Choosing the right educational setting and path for your child is a big decision no matter what, but the decision has even more implications when you’re raising a child with autism. Not only do you want to pick a school that will give your child a quality education, but you also need to find a school that will be able to meet your child’s unique needs, respect their differences, and accept them for who they are.
It can feel like there’s a lot riding on this decision, and in many ways there is. No decision about which school your child attends is permanent, but the right school can provide your child with the tools, experiences, and knowledge they need to be successful during their school years and well beyond.
As the saying goes, when you’ve met one child with autism, you’ve met one child with autism. The type of school that works for one student with autism might not be the right fit for another student. It’s important to figure out what the right educational home is for your child – and there are a lot of options.
Private schools, public schools, charter schools, and homeschooling all have pros and cons. Taking a closer look at what each educational setting offers will help you start to hone in on which would be the best fit for your child, and will guide you to ultimately choose the right school for your child’s needs.
Public School Autism Programs
Public schools are funded by the government and run by local school districts. They are bound by state and federal education laws, and students are required to meet academic standards defined by the state. Public schools are required by law to provide special education services, individualized education programs (IEPs), 504 plans, and classroom accommodations for students with special needs.
While public schools do make provisions for children with autism and other special needs, it tends to be a one-size-fits-all approach. Public schools just don’t have the resources to customize lesson plans to each student’s individual needs, or to hire specialists to provide crucial therapies for autism.
The quality of services offered and breadth of resources available varies from school to school, even within the same school district. Before enrolling your child in public school, meet with teachers and school officials to familiarize yourself with the program and learn what accommodations would – or could – be made for your child’s needs.
Charter Schools for Autism
A charter school receives government funding, but is operated by an independent group of parents, teachers, or community members. Charter schools are free to attend and are held to the same state academic standards as public schools.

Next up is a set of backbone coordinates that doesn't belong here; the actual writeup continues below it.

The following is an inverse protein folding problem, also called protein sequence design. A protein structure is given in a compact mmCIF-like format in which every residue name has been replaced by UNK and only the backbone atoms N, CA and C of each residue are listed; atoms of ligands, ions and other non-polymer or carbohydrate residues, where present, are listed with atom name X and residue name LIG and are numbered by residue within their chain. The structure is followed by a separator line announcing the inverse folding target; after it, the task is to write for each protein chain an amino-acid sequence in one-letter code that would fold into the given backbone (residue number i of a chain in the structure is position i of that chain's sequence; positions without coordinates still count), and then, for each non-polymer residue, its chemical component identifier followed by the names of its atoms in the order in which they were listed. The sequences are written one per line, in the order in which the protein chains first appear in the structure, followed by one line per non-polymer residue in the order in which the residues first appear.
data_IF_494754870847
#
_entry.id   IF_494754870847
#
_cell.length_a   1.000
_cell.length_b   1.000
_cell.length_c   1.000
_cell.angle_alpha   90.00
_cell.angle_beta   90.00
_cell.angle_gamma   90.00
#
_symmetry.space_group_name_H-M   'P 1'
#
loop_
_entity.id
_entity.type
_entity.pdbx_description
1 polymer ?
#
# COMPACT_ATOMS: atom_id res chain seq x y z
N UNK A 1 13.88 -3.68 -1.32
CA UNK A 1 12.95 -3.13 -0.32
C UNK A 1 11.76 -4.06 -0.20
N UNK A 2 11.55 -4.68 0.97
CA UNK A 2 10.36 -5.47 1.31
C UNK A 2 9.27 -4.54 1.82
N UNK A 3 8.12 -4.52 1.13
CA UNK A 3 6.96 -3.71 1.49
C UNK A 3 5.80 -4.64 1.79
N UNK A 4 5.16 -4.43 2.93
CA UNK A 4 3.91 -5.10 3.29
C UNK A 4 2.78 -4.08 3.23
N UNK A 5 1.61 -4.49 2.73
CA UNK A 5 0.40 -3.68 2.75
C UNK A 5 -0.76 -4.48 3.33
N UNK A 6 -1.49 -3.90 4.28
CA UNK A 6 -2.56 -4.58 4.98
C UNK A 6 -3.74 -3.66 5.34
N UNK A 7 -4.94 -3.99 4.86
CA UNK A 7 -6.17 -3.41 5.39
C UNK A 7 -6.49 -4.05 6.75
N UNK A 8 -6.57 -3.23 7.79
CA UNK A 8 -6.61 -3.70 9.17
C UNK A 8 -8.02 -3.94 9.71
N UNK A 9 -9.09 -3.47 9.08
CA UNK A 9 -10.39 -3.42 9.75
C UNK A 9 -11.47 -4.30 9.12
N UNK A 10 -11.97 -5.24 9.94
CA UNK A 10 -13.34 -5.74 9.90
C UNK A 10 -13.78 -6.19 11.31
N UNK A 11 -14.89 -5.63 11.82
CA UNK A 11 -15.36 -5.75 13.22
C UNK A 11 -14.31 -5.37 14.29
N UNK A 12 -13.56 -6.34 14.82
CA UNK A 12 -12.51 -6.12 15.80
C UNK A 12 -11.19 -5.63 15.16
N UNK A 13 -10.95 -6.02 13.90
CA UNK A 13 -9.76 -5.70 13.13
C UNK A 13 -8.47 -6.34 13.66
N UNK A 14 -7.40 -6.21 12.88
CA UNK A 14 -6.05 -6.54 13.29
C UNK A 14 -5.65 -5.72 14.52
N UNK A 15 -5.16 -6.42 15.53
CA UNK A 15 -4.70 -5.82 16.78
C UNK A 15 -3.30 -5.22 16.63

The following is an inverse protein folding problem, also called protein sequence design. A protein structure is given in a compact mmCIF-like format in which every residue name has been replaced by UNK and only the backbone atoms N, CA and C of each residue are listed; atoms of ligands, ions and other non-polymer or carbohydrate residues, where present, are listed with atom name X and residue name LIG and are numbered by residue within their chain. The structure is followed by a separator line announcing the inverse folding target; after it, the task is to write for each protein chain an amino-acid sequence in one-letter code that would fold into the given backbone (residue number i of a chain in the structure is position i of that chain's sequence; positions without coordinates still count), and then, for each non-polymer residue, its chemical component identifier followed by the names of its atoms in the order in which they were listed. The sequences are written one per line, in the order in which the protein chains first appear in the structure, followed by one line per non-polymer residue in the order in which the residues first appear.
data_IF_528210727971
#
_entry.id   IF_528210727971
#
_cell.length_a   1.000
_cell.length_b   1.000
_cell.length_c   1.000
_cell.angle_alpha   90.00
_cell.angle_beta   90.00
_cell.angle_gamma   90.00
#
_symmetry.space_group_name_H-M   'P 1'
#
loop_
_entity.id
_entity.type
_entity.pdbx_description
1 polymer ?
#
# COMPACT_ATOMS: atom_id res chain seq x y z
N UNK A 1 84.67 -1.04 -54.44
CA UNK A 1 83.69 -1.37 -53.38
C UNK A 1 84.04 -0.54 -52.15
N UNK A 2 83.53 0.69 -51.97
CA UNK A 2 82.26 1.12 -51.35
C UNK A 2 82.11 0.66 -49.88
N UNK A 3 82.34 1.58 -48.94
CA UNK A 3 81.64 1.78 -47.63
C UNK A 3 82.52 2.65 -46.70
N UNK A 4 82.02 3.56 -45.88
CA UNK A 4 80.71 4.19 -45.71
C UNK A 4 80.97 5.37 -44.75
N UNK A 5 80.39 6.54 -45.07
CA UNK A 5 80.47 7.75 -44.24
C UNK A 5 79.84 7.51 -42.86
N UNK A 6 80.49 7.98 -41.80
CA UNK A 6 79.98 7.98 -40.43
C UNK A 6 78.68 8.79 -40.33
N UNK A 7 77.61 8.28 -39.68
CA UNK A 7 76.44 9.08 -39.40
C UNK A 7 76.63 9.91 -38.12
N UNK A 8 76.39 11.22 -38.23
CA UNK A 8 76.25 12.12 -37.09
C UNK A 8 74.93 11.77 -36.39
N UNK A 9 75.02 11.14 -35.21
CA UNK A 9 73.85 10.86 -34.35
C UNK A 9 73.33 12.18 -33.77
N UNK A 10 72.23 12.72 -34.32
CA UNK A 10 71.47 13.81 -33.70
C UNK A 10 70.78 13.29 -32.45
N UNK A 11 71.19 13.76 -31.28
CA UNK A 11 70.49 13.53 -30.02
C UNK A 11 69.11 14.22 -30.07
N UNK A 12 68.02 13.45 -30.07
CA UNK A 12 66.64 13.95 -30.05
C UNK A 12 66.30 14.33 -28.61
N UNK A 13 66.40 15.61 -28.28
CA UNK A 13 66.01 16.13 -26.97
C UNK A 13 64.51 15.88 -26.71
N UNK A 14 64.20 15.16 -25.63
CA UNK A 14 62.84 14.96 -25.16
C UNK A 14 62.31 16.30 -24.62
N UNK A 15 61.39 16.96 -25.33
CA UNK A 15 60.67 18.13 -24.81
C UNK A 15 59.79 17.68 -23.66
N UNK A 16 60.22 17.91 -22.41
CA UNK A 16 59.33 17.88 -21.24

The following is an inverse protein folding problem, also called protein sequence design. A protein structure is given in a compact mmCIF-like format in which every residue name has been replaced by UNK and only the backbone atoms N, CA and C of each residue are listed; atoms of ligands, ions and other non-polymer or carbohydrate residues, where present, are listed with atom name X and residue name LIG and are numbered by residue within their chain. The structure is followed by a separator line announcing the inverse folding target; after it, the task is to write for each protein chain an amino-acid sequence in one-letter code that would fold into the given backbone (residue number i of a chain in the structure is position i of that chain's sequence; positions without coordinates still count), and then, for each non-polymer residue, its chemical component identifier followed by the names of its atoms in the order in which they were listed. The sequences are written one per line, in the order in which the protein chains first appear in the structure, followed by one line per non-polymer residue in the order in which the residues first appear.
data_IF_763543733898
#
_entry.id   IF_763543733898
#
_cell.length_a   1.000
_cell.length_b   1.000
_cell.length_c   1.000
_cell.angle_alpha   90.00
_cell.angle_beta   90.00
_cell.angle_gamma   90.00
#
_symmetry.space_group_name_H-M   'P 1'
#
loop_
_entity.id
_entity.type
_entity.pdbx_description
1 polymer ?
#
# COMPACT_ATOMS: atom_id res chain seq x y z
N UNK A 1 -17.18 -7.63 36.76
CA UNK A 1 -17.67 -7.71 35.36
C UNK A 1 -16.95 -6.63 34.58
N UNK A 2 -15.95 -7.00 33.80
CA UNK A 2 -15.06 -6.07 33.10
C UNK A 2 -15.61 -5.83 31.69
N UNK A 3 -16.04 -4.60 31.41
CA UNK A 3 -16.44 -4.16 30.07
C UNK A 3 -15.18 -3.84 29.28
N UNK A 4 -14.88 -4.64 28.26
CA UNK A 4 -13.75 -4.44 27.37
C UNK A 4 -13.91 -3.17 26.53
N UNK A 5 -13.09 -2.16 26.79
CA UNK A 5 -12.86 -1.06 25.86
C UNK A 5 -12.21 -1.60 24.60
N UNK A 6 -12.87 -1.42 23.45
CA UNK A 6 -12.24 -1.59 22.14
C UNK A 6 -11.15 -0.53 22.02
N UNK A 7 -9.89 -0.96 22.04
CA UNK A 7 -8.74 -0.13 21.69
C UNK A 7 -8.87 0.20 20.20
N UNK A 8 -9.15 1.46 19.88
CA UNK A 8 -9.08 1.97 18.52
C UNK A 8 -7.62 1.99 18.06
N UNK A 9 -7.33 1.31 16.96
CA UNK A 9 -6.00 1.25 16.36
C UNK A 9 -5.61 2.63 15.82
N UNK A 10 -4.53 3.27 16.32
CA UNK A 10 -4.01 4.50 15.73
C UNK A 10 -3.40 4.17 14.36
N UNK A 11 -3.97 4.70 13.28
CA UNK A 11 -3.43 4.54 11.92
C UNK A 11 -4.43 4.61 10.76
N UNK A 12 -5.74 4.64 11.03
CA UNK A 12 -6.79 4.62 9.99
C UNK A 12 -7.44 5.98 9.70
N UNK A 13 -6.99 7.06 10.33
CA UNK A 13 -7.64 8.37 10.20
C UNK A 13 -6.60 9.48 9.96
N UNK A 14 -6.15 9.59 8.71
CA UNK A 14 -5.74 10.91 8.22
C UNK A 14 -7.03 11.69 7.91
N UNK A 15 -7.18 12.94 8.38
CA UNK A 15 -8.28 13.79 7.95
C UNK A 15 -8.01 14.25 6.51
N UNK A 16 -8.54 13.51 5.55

It is common for charter schools to have a specialized focus or mission that inspires their formation and informs their educational principles, such as a dedication to the arts or catering to special needs like autism or deafness. A charter school specializing in special education, such as Spero Academy, might be a great fit for your child with autism.
Spero Academy is a K-6 elementary charter school in Northeast Minneapolis that is designed to help students with disabilities achieve a high standard of academic and personal excellence through individualized educational programs, integrated therapies, and a responsive learning environment. Autism therapies are woven into Spero’s everyday classroom environment, ensuring that your child will receive the intensive early intervention they need to excel socially, emotionally, and behaviorally.
(Fun fact: Minnesota was the first state to write charter schools into law, back in 1991. As of 2015, there are over 165 charter schools operating in Minnesota, with 41,000 in attendance.)
Private School For Students WIth Special Needs
Private schools are entirely independent from government oversight. They receive no government funding and are not required to follow any state or federal academic standards. Private school teachers are not required to be state-certified. Private schools charge tuition and require students to apply in order to attend.
Depending on the school, private school could either be a great setting for your child, or a very poor one. Private schools are not required to provide special education programs, IEPs, or 504 plans. They are also not required to screen students for potential disabilities. Whether or not a private school is a good fit for your child will depend on whether they provide any of these services, and what the program looks like if they do.
Homeschooling a Child With Autism
Homeschooling your child is always an option, and for many families it may be the right option. With homeschooling, your child’s education is entirely up to you. That gives you a lot of freedom, but it also means that you’re responsible for not only providing them with a quality education, but also for coordinating the autism interventions and therapies they need to support their development. It’s a big job, and it’s not the job for everyone. We recommend doing extensive research before committing to homeschooling. It’s not all cozy mornings and lessons-in-jammies.
If you’re interested in learning more about Spero Academy’s program or philosophy, please contact us to schedule a tour. We’d love to meet you and your child and discuss what makes attending school at Spero so special.